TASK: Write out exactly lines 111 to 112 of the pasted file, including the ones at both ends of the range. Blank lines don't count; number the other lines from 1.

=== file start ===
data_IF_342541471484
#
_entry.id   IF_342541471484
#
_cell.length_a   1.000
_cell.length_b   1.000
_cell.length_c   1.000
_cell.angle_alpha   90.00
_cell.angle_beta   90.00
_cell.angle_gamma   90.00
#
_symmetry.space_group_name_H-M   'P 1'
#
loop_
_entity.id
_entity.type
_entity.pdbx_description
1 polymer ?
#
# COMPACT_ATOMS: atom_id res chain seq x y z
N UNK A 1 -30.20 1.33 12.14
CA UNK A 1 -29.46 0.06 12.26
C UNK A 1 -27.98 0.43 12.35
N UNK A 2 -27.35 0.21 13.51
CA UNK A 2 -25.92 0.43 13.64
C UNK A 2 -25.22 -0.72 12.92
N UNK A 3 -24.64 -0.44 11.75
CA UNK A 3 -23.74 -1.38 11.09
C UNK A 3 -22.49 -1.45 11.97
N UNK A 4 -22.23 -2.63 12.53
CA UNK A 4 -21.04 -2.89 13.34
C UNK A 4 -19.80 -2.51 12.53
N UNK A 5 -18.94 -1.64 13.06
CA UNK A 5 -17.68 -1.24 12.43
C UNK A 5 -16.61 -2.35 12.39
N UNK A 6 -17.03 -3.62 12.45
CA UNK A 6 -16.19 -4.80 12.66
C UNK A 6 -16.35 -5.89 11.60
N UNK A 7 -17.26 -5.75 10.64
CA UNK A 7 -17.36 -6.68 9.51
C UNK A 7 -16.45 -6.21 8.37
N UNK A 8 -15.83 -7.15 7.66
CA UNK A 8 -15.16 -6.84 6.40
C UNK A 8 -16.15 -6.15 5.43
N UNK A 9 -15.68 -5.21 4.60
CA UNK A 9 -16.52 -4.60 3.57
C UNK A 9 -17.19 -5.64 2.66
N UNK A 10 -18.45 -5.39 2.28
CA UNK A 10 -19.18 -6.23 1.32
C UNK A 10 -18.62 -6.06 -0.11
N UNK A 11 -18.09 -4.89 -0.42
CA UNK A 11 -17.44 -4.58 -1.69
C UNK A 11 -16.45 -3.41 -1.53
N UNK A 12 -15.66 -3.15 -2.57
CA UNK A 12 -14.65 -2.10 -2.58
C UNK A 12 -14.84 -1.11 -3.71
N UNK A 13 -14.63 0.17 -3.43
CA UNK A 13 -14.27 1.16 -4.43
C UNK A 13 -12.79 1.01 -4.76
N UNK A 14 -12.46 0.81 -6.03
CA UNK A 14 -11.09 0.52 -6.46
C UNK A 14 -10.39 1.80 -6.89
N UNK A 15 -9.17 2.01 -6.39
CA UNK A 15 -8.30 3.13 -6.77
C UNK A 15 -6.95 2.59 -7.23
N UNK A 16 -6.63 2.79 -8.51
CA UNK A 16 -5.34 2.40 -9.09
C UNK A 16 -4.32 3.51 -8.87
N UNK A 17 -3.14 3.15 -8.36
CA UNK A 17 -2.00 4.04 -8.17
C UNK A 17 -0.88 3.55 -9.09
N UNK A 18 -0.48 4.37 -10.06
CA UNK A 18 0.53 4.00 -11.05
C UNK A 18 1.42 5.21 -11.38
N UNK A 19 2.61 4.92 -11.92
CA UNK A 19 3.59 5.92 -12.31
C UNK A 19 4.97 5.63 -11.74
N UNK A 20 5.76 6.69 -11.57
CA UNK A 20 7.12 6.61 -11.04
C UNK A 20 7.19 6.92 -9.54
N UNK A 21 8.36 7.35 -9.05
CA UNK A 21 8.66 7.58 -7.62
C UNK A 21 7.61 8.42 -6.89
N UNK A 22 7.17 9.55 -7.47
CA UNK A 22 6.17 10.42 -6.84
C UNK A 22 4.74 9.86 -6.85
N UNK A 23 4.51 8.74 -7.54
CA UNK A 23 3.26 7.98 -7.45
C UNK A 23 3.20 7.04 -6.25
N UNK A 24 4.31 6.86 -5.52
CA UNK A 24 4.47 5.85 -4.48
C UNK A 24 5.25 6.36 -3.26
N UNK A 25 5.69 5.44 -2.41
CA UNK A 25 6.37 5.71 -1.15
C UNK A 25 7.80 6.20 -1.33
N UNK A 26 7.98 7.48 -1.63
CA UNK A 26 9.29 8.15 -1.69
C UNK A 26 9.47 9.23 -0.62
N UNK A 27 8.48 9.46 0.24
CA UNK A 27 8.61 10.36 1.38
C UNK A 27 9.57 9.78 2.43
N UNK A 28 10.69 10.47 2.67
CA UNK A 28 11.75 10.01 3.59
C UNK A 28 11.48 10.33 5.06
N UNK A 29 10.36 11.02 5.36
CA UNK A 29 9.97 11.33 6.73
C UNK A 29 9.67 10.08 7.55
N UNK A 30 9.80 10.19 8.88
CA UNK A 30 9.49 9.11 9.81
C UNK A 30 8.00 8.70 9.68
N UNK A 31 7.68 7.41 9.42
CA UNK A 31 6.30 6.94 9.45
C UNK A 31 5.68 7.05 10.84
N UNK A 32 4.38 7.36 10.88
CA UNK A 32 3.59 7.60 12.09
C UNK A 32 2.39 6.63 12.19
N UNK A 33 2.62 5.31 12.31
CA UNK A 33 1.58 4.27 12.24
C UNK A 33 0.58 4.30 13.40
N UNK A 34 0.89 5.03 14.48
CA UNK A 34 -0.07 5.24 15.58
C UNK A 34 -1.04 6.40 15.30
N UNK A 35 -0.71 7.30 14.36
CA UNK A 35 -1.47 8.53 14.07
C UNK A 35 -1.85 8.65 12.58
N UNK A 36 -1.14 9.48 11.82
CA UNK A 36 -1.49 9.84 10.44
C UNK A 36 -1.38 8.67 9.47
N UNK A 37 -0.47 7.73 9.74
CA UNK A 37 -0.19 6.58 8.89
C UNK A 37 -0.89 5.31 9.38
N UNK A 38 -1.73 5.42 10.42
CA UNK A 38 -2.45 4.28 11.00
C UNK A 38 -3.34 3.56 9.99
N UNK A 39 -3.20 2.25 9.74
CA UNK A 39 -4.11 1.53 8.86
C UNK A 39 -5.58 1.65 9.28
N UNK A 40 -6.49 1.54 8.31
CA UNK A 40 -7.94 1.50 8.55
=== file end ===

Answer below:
N UNK A 31 7.68 7.41 9.42
CA UNK A 31 6.30 6.94 9.45